Learn How To Create a Custom Threat Map in Splunk: Part 2

By |Published On: October 21st, 2014|

* Deprecation Warning: Please be aware that this tutorial will not work on Splunk 6 and above.

In Part 1 of this screencast series, I went over the basics of setting up our Splunk app using the Splunk Web Framework. I also went through the steps of setting up a basic Google Map in Splunk. In this second part of the series, I am going to cover how customize our map.

Also, you may watch the associated screencasts if you prefer.

Part 1: Customize the Map

We will need to override the GoogleMapsView that Splunk provides us, because we want to customize the way this map looks.

Below, where we are loading our required dependencies, add the following: var CustomGoogleMapView = GoogleMapView.extend({ });

Here, we are extending the GoogleMapView to create our CustomGoogleMapView in order to override the way the default GoogleMapView works, specifically inside of it’s render() method.

The nitty gritty

You don’t need to read this section in order to continue to following along, but this provides a little more in-depth detail into how this all works. If you go to $SPLUNK_HOME/<appname>/share/splunk/search_mrsparkle/exposed/js/build/simplexml.min/mvc/ this is where Splunk keeps all of its views, so there’s one for a table, a chart and others including Google Maps, specifically within the googlemapview.js file. If you look at this file you will see that GoogleMapView is extending from BaseSplunkView, which all Splunk views extend from. The beauty of these views is that they allow for us to handle the data Splunk provides us from our Search Managers with ease. If you scroll down to the bottom of googlemapview.js you will see the render method – this is what we will be overriding. Of course, we aren’t limited to just overriding our render method, we could override other methods in here as well, but there’s no need to for our purposes here.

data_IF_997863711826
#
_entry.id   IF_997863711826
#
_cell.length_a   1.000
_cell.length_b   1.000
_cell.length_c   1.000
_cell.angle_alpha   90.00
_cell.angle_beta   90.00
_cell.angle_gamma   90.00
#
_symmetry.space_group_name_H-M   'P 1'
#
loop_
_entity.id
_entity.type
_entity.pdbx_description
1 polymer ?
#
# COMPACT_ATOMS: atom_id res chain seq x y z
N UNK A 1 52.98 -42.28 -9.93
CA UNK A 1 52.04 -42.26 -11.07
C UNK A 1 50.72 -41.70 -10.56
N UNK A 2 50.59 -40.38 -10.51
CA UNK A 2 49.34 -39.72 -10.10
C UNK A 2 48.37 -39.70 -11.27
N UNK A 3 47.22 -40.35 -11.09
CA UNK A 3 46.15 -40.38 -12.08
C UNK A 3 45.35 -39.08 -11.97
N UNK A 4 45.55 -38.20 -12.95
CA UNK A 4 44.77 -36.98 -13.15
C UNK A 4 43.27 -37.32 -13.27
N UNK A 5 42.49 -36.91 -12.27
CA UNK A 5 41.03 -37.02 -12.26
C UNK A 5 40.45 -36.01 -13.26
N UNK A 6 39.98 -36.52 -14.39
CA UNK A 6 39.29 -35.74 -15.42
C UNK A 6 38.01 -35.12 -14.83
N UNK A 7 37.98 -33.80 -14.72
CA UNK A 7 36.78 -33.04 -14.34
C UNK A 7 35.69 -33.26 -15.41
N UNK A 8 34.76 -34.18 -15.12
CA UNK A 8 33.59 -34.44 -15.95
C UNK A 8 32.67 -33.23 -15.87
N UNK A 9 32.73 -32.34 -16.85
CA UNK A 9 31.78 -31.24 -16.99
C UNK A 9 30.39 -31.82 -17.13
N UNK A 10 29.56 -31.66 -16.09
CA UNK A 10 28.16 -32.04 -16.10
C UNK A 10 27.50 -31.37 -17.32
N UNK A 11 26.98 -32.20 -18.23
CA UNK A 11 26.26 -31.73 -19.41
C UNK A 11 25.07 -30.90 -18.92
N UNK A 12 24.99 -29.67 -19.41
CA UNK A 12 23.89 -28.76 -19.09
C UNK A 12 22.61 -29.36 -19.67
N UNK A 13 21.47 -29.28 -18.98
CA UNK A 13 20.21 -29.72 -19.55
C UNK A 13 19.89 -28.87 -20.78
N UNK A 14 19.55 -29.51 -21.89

Let’s go ahead and modify our CustomGoogleMapsView to look like this:

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What we’ve added here is actually what the default render() method looks like in googlemapview.js, from which we are extending. The part we’ll be concentrating on is the  method. Here, Splunk is looping through each row of results from our search and outputting the data to the map. For example, its pulling the latitude and longitude values with >span class=”theme:twilight font:consolas font-size:16 line-height:25 lang:default decode:true crayon-inline ” rel=”font-size: 14px; line-height: 1.6em; background-color: initial;” data-verified=”redactor” data-redactor-tag=”span” data-redactor-style=”font-size: 14px; line-height: 1.6em; background-color: initial;”>var lat = parseFloat(row.get(“lat”)); and var lng = parseFloat(row.get(“lng”)); The parseFloat method is used because the latitude and longitude come back as float values. Normally, we can just dovar foo = row.get(“bar”);

Now, before going any further, go back to where you defined your googleMapView and change:

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Since we will now be using our CustomGoogleMapView.

Moving forward, we are going to go ahead and modify the render() method inside our CustomGoogleMapView. First, let’s pull some additional values from our search results, so below the var latlng variable definition add the following: